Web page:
Whether it's because the company is ready to again stand on its own two feet, or because of undue political pressure, General Motors Co. looks to be preparing an initial public offering (IPO) that would repay billions to taxpayers who own a majority stake in the company.
The company Thursday reported a 44% increase in net profit and announced that Chief Executive Officer Ed Whitacre would step down from his post on Sept. 1. Whitacre, who was named GM's chairman last year as the company emerged from bankruptcy protection, will be replaced by GM board member Daniel Akerson. Akerson has little experience in the automobile industry, but he boasts a solid track record of leading telecommunications companies.
Steven Rattner, the former head of the Obama administration's Auto Task Force, told The Associated Press that after two strong quarters of profitability, it's an appropriate time for Whitacre to step down. Many analysts, sensing change in the wind, took that as an indication that GM would register for its IPO as early as Friday.
Indeed, the timing of the prospective launch - right before this year's midterm elections - would be more than coincidental. There are rumblings that the Obama administration is pressuring the company to free itself from government debt, perhaps prematurely.
"It's earlier than what would be ideal relative to where GM stands with their turnaround, but there are broader political considerations playing into the timing," Craig Fitzgerald, an automotive analyst at Plante & Moran in Southfield, Michigan, told ABC News.
Of course, if the IPO receives a tepid response from Wall Street, the company could leave money on the table and fail to meet taxpayer expectations, something that would backfire on the Democrats, Dan Ikenson, a researcher with the libertarian think tank Cato Institute, told ABC.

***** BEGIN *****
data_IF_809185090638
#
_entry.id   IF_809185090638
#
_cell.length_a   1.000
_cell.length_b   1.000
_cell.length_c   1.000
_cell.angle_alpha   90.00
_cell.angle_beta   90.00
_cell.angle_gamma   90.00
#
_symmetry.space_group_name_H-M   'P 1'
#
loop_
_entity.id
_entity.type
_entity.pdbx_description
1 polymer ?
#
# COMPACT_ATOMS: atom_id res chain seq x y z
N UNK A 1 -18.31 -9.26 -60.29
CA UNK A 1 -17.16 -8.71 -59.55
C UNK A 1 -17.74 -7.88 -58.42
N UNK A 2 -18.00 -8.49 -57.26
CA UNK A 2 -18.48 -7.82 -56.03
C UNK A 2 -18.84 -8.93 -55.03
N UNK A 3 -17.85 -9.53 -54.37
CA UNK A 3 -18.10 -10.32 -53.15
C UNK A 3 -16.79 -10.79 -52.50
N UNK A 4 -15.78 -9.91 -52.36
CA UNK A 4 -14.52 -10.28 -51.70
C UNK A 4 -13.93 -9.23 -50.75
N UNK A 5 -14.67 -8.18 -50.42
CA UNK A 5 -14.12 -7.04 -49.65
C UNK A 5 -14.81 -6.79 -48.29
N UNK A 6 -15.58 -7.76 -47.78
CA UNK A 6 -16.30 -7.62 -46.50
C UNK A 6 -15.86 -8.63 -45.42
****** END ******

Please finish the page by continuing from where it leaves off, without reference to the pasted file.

"A lackluster offering would generate a lot of bad press before the election," he said. "With economic growth and auto sales prospects apparently in doubt and the $41,000 Chevy Volt about to be unveiled when gas prices are relatively low, investors may not be ready to own GM stock."
GM has repaid about $7 billion of U.S. government loans since the auto industry rescue, and still owes the government about $43 billion. The government can't recover the money until GM issues public stock and the Treasury begins selling its 61% stake on the open market. The United Auto Workers (UAW) retiree medical fund now holds 17.5% of GM, the Canadian government has 11.7% and debtors are left with 10%.
Showing profit growth would be a key underpinning for a possible IPO. Accordingly, GM reported second-quarter net income of $1.54 billion on increased vehicle sales and production. Profit rose 44% from $1.07 billion in the first three months of the year, as revenue also increased 44% from a year ago to $33.2 billion. GM said it built 731,000 vehicles in North America - an 85% increase over the second quarter of 2009 - as revenue and profit gains were driven by an increase in output and higher productivity at its plants.
"Last year GM was shutting down plants when they filed" [Chapter 11], Mike Wall, an auto industry analyst based in Grand Rapids, Michigan, told Bloomberg. "This summer, most of its U.S. plants were running full out."
Some analysts think there's no time like the present for a GM offering.
GM could raise as much as $20 billion in the offering, which would make it the largest in U.S. history, surpassing Visa Inc.'s (NYSE: V) $18 billion offering in 2008, a person familiar with the plan told ABC.
"You've got to get the money when the market is giving it," Shelly Lombard, debt analyst with New York-based Gimme Credit, said in a telephone interview with Bloomberg. "Now is the time for GM to do an IPO."
GM has obtained as much as $5 billion in a revolving line of credit from a group of at least 15 banks to clear the way for an IPO, a person familiar with the matter told Bloomberg. More than half could act as underwriters, including Morgan Stanley, JPMorgan Chase & Co., Citigroup Inc., Bank of America Corp. and Credit Suisse Group AG.
A document exceeding 500-pages, called an S-1, is likely to be filed with the U.S. Securities and Exchange Commission Friday, Bloomberg reported. However, it may not happen until Monday and the exact value of the offering may not be fully detailed in the filing.
Whitacre, the retiring CEO, has said he is eager for the U.S. government to sell its 61% share of the automaker.
"We don't like this label of Government Motors," he told Bloomberg last week.
As far as the timing, the bank underwriters will tell GM whether now is the right time to come to market and whether there is sufficient demand for the shares, Fitzgerald told ABC.
"If they tell GM the time is now, then GM will go for the offering," he said. "If the judgment is now is not the time we can't sell this, then GM will back off."